Can you feel it? Kurt Streeter of the NY Times notes, the “soulful, spiritual aspect of games have elevated them to something like a modern religious experience. The soulful, spiritual nature of what has become one of our greatest faiths – sports.”

Whether it is Messi in the World Cup, Lebron becoming the scoring champ (my heart aches as a Bulls fan), or Caitlyn Clark putting up eye-popping stats. What do Mach Madness, sports, the recent (horrific) shootings and Palm Sunday have to do with one another? There is fervor and clamor in the cities. The city of Jerusalem then and our cities now are longing for something much deeper than what is presently there.

When I was younger, I had a friend who looked up the nastiest flavored toothpaste he could find. He detached several Oreos and filled them with this toothpaste. He then squished the cookies back together, and after doing the dishes, he served his mom these adjusted cookies with some milk. Sly dawg. When his mom bit into the cookies she said, “uggh, how could they think that pickle flavored Oreo’s were a good idea!?”

My friend, in the other room, said “April Fools!” There’s just one for you all this year. I also share that, because on the first Palm Sunday, like this mom, the people thought Jesus was going to offer them something good, but what they felt was more like a April Fools moment. A profound disappointment. How so?

First, we have two triumphal entries, Caesar galloping on a white horse from the west. Jesus on a donkey riding in from the east. Two kingdoms divided on the ancient world’s Super Bowl: Passover week. Next, Jesus authorizes a donkey-jacking. In choosing a donkey, Jesus appeals to our longing for God to be accessible and approachable.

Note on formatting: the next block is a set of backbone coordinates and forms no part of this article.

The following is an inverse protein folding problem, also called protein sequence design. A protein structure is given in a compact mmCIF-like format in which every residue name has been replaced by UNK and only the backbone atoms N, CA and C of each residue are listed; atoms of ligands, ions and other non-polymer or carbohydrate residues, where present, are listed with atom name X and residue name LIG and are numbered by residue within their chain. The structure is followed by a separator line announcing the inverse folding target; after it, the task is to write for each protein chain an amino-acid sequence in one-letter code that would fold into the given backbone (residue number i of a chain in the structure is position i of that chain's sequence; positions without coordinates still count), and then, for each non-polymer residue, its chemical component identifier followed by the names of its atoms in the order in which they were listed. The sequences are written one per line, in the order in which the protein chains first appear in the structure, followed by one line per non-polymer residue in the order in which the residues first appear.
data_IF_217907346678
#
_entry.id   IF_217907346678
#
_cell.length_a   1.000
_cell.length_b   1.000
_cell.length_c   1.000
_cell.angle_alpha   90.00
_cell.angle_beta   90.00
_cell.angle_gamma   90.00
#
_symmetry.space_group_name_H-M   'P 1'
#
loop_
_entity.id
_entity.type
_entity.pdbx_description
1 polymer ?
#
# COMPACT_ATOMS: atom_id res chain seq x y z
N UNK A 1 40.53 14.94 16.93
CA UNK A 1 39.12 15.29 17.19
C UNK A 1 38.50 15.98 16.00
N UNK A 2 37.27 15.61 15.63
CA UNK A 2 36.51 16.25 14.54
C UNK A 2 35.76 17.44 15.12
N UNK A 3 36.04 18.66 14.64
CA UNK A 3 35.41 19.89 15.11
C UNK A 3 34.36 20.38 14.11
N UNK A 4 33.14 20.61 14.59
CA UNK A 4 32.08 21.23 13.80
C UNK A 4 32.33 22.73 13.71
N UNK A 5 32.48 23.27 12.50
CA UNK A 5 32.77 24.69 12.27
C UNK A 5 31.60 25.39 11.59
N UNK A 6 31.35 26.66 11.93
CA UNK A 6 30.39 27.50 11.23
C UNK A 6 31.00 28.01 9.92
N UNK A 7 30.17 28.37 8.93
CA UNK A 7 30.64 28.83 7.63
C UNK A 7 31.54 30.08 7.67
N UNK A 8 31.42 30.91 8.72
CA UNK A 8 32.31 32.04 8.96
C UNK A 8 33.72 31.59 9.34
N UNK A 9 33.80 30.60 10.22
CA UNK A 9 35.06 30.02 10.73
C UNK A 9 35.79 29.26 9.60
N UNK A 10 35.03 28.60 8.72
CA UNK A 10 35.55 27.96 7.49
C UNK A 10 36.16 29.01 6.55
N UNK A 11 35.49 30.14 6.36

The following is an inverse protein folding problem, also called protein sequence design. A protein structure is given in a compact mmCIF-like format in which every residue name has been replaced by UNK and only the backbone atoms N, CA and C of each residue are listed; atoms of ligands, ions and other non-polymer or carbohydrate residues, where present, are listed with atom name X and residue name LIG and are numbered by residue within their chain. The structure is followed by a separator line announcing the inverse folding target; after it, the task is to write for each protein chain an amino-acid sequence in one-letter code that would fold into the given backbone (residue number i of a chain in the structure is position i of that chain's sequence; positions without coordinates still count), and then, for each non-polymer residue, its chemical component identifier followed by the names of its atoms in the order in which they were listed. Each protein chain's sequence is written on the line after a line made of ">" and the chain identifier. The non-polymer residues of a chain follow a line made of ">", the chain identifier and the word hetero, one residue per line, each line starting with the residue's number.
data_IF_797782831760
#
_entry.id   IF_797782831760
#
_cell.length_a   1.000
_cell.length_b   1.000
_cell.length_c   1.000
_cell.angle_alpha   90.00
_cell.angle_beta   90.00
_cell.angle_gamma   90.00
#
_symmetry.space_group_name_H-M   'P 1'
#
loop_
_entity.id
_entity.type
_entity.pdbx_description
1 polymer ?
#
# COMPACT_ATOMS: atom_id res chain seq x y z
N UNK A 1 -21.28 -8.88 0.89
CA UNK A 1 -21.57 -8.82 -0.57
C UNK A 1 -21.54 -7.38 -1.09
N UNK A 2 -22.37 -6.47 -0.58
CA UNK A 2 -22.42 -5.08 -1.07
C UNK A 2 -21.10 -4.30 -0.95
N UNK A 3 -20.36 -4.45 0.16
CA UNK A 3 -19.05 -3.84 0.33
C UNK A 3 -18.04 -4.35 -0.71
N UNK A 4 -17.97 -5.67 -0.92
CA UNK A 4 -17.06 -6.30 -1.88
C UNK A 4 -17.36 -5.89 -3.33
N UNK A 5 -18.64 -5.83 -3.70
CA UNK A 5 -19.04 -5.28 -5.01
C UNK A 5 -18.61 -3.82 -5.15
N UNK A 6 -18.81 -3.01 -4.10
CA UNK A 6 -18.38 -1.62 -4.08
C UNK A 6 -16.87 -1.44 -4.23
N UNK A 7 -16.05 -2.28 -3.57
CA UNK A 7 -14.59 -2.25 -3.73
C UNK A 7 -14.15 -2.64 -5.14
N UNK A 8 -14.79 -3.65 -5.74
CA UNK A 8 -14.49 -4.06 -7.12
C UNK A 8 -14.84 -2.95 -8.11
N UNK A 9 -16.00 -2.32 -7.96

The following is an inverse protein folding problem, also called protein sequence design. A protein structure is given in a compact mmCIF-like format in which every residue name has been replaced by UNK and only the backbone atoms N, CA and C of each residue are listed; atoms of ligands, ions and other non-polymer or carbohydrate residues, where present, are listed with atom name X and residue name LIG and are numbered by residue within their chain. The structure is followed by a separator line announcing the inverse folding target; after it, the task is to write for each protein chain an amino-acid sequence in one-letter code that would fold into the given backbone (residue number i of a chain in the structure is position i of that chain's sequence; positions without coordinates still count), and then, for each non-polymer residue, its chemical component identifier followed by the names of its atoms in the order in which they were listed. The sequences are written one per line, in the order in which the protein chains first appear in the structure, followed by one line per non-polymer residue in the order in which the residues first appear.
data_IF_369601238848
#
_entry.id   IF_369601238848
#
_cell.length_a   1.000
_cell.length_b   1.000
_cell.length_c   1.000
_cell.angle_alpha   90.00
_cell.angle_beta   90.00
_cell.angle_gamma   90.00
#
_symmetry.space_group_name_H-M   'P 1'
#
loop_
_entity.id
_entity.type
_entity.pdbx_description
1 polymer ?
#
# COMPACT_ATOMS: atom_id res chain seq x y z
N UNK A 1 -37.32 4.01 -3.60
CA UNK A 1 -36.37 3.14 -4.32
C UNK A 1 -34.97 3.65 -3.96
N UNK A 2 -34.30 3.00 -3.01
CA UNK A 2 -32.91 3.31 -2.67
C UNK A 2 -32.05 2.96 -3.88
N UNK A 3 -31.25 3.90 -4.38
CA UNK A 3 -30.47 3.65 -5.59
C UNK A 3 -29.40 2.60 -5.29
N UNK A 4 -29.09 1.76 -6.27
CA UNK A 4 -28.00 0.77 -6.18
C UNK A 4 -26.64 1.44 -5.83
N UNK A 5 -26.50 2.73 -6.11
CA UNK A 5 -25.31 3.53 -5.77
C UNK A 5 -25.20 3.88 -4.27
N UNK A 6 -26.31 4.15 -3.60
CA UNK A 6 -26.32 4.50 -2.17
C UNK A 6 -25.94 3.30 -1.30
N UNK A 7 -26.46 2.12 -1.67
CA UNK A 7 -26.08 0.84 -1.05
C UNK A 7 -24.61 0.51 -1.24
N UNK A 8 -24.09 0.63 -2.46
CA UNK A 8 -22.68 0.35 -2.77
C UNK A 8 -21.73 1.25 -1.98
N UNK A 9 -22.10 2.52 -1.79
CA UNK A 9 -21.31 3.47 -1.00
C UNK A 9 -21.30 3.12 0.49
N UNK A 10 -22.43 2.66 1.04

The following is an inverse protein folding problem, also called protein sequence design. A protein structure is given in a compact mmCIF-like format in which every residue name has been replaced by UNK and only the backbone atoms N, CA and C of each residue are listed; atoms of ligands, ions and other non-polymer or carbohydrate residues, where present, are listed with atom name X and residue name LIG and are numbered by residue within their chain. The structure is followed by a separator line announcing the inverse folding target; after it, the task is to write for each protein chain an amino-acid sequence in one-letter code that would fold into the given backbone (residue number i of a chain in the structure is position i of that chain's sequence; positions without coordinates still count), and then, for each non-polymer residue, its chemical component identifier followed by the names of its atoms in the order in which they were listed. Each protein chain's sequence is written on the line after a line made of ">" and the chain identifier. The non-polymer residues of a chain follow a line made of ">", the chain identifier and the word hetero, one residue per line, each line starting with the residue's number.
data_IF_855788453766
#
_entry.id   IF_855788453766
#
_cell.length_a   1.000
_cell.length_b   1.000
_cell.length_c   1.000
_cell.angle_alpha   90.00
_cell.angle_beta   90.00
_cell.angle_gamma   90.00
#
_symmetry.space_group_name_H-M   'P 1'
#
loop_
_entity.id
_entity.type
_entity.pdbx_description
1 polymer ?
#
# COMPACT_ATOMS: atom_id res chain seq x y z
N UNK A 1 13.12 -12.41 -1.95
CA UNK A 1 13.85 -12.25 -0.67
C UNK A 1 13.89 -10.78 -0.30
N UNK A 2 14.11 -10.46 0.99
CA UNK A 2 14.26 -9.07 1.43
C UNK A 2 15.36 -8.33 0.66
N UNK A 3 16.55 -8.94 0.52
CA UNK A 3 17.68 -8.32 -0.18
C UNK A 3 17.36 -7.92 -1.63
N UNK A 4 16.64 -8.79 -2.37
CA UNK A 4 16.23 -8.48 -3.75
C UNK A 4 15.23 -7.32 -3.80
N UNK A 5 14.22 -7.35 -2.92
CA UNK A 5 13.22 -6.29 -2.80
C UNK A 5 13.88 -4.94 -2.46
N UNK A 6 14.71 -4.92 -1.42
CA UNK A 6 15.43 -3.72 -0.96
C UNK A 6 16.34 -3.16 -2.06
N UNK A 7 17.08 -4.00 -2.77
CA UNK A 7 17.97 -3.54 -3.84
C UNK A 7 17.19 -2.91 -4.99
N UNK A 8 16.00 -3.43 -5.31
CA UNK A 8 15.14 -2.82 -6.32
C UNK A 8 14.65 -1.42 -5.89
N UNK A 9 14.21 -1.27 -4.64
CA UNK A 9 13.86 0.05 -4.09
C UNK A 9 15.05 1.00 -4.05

Essau McCaulley, professor at Wheaton college says: “This Holy Week, then, let’s follow the one who sits atop the donkey, so that He can remind us again of the way to life eternal.”

The people on the road sing out a guttural word, a praise word. Hosanna; save us, save us now! It’s evocative, urgent, and desperate. Under Roman oppression, this highlights the human longing for liberation. And did you catch it? The propensity to have it done on our terms. All this language is from Psalm 118. The finale of the Hallel songs. Psalm 113-118. The Hallel songs. I’m telling you this for the hallel of it…

Like Eugene Peterson says, we must find a way to cuss without cussing. That’s probably the closest I’ll get to it in this format, huh?

So what?

This is the moment where the people following Jesus did what psychologists call “projection”. It’s when we consciously or unconsciously place our expectations onto another. The crowd projected onto Jesus what they thought He should be and what they thought He would be.

This is the inflection point all of us must reckon with. What do we do when the saving we long for doesn’t come in the way we want it? Jesus unfulfilled their dreams to offer them something so much better. Not temporal alleviation, but an eternal renovation. As Max Lucado reflects:

“When our deepest desire is not the things of God, nor a favor from God, but God himself….we cross a threshold.”